Facilitation skills are a particularly central practical element that we work on throughout the program. In terms of theory, we make extensive use of a set of core models oriented toward thinking about congregational systems; a variety of other models are introduced throughout the program as various topics are covered.
A brief overview of the content covered is below.
Common to Years A and B:
- Primary Task of Congregations (Gather, Transform, Send)
- Key Elements of Congregational Life (Sources of Transformation)
- Faith Development in Community
- The Benedictine Life
- Life Cycle of Organizations
- Congregational Size Model
- Elements of an Organizational System
- Change Processes (Lewin, Action Research, Appreciative Inquiry)
- More Change Processes (Bridges, Beckhard, Kotter)
- Facilitation Skills I: Facilitating Effective Meetings (planning, charters, agendas, role of facilitator, ground rules, managing materials, assessing meetings)
- Facilitation Skills II: Different Formats/Ways to Structure Discussion (go-round, small groups, brainstorming, fishbowl, kinetic mapping, council, visualization, silence)
- Facilitation Skills III: Generating and Working With Ideas (brainstorming and prioritizing, force-field analysis, SWOT analysis, mutual expectations exercise, broad-based assessment tool)
Note that a number of topics also recur in both years. Unit 1 in both years includes teaching the core models and developing new colleague groups (though this happens in different ways in Year A and Year B). Unit 4 in both years deals with OD interventions designing congregational projects (though again we also address some different material).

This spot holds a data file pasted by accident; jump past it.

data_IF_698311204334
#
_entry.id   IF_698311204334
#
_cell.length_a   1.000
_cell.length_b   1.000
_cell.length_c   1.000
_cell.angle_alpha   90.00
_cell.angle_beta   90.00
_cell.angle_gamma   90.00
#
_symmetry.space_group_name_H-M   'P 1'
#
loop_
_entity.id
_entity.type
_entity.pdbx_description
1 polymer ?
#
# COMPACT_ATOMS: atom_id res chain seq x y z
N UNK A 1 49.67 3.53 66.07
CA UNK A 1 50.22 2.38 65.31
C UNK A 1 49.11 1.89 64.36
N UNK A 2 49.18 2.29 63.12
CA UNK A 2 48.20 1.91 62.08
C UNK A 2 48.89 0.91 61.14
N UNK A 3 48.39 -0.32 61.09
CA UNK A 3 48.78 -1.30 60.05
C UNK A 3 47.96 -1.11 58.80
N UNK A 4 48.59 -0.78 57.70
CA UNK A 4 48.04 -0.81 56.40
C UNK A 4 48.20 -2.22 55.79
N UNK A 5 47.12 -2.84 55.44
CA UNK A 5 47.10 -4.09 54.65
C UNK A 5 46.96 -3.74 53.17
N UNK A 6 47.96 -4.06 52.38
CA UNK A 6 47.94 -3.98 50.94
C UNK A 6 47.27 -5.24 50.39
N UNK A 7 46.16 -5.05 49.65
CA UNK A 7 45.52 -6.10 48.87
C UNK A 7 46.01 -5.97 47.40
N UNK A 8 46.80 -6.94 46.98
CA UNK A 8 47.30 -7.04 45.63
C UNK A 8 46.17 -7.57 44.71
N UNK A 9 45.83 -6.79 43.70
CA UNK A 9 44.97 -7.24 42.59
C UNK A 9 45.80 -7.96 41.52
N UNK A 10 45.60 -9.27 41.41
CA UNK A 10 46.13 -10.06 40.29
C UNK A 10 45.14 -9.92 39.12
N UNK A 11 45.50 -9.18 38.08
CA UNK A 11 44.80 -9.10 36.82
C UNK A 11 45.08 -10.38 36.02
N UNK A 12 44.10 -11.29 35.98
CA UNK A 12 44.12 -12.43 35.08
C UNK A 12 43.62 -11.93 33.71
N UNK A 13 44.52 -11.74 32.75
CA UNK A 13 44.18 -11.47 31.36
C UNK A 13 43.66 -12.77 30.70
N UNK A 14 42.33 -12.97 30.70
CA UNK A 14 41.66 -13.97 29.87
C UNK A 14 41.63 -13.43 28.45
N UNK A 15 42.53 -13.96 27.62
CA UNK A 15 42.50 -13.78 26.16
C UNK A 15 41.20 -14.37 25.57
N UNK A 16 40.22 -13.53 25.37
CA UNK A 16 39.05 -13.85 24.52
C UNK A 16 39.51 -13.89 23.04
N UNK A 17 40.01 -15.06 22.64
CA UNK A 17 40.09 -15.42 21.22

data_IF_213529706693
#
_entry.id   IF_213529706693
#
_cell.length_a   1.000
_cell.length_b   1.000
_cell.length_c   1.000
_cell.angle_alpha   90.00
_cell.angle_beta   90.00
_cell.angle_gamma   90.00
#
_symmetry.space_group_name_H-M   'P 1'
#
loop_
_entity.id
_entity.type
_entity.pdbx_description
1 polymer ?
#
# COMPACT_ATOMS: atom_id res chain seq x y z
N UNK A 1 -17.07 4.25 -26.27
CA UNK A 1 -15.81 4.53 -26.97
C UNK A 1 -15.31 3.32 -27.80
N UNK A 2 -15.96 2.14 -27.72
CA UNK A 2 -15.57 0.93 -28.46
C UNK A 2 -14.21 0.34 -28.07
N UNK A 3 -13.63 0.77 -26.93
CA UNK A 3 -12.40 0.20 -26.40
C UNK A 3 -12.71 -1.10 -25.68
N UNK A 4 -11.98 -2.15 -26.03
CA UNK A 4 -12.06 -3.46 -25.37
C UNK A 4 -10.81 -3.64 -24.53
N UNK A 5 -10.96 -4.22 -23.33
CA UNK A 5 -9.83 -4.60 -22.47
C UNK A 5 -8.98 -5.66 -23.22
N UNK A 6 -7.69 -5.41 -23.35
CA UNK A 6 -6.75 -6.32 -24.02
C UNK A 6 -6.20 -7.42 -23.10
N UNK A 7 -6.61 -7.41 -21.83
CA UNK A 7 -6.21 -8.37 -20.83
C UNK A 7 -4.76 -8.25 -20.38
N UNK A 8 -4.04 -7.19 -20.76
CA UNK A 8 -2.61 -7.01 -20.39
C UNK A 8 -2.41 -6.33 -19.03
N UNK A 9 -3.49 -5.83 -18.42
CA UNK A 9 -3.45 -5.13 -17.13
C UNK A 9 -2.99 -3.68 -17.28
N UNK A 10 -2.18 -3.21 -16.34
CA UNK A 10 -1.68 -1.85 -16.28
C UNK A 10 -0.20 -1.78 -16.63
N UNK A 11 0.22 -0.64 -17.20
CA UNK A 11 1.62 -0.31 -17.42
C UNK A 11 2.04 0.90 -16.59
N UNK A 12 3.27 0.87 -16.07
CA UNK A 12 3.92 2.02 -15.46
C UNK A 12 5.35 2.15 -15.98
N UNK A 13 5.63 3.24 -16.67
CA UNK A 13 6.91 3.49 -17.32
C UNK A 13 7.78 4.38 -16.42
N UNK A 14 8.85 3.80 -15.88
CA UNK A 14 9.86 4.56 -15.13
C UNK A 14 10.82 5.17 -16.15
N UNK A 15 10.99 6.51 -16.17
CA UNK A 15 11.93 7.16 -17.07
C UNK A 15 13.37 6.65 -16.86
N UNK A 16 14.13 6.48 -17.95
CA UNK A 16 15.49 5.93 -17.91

Year A, Unit 1
Group Formation and Working With The Models
Presentations of the core models; group and team dynamics; case studies and reflections on our own congregations using the models; preparing to conduct congregational interviews back in our parishes
Year A, Unit 2
Feedback in Congregations, Groups, and Individuals
Debriefing congregational interviews; various types of “data”; survey feedback and getting an organization in touch with its data; Myers-Briggs typology, JoHari Window, and giving and receiving feedback in teams
Year A, Unit 3
Working with Conflict
Trust development theory (Jack Gibb); levels of conflict (Speed Leas); planned renegotiation cycle; case studies on conflict in congregations; trust-building tools; Myers-Briggs typology and conflict; intergroup relations; debate vs. dialogue
Year A, Unit 4
OD Interventions and Working Toward Projects
Intervening in organizational systems; Argyris intervention theory; various roles from which to create change; the OD cube; articles by Martin Smith and Ed Schein; working with colleague groups to develop back-home projects
Year B, Unit 1
Group Formation; Working With the Models; Culture and Episcopal Identity
Presentations of the core models; another model of group formation/identity (Group Needs Model); more case studies with the models; environmental influences on organizations from outside; culture and cultural assessment (Ed Schein); Episcopal identity and the culture of Anglicanism; appreciative inquiry; preparing for parish visits
Year B, Unit 2
Self-Differentiated Leadership; “Gathering” and “Marketing”
Debriefing congregational visits; revisiting “Gathering” as part of the Gather-Transform-Send model; leadership in a congregational system and self-differentiation; “marketing” understood appreciatively (articulating “where our deep gladness meets the world’s deep need”—Buechner); exploring congregational identity through websites
Year B, Unit 3
Organizations, Decision-Making, Politics, and Change
Exercises with the change models; power and organizational politics (Peter Block); leader-team working styles (Tannenbaum/Schmidt continuum); ways of getting to decisions (Kaner et al.: decision rules, gradients of agreement); various possibilities for how working groups, vestries, rector, and others can function in congregations
Year B, Unit 4
Working Toward Projects: OD Interventions
Argyris intervention theory; various roles from which to create change; the OD cube; articles by John D. Adams and Herbert A. Shepard; working with colleague groups to develop back-home projects